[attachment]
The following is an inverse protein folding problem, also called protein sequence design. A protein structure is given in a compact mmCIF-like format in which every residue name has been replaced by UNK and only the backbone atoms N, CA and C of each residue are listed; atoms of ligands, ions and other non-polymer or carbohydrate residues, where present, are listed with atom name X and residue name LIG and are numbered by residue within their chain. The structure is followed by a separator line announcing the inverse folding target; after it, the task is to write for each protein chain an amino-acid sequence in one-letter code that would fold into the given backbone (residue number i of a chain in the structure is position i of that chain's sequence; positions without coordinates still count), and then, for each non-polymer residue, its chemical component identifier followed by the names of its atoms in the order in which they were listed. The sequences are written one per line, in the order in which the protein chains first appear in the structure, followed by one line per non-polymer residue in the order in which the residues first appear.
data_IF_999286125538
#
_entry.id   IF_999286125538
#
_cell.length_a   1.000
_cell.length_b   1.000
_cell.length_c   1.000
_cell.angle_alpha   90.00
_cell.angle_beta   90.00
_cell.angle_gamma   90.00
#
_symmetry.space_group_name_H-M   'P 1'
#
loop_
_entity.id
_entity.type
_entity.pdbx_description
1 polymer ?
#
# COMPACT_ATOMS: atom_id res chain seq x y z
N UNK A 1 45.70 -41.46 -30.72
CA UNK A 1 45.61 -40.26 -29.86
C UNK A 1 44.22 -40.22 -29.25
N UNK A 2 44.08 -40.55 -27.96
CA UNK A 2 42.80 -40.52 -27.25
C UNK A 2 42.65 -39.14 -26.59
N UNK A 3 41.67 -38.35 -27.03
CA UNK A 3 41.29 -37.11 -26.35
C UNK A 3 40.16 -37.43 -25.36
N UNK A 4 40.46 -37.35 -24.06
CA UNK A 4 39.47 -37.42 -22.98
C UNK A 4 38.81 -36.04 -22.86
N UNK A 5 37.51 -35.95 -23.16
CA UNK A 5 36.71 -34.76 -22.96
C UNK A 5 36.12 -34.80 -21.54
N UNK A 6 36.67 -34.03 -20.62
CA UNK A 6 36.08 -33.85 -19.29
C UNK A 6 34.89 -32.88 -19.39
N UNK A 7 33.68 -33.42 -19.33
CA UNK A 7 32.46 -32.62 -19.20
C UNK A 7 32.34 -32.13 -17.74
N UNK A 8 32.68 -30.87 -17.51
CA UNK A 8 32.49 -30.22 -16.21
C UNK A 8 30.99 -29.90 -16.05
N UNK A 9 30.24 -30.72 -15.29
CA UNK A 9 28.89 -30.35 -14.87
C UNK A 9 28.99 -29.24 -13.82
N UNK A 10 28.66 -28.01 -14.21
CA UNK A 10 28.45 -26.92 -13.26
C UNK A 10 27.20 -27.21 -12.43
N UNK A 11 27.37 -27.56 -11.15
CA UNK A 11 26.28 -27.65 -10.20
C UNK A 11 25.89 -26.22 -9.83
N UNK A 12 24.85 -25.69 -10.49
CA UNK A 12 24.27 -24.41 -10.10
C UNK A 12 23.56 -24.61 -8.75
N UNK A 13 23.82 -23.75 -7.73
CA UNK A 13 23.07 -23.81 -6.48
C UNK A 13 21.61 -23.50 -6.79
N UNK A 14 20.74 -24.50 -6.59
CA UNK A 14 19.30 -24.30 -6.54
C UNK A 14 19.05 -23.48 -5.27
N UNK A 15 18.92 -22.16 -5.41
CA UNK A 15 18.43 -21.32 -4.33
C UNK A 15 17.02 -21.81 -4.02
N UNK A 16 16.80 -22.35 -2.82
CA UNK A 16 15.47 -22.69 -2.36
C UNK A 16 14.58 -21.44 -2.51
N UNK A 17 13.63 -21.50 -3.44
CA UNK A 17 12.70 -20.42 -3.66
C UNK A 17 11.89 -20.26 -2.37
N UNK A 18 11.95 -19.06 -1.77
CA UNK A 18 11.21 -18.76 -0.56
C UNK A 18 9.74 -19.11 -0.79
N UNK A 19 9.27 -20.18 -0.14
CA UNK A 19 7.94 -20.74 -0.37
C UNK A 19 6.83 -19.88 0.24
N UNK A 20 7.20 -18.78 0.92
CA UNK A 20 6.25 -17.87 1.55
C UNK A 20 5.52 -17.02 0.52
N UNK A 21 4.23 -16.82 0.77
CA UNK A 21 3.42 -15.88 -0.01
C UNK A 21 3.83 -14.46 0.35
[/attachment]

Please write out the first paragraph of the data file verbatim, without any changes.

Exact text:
The following is an inverse protein folding problem, also called protein sequence design. A protein structure is given in a compact mmCIF-like format in which every residue name has been replaced by UNK and only the backbone atoms N, CA and C of each residue are listed; atoms of ligands, ions and other non-polymer or carbohydrate residues, where present, are listed with atom name X and residue name LIG and are numbered by residue within their chain. The structure is followed by a separator line announcing the inverse folding target; after it, the task is to write for each protein chain an amino-acid sequence in one-letter code that would fold into the given backbone (residue number i of a chain in the structure is position i of that chain's sequence; positions without coordinates still count), and then, for each non-polymer residue, its chemical component identifier followed by the names of its atoms in the order in which they were listed. The sequences are written one per line, in the order in which the protein chains first appear in the structure, followed by one line per non-polymer residue in the order in which the residues first appear.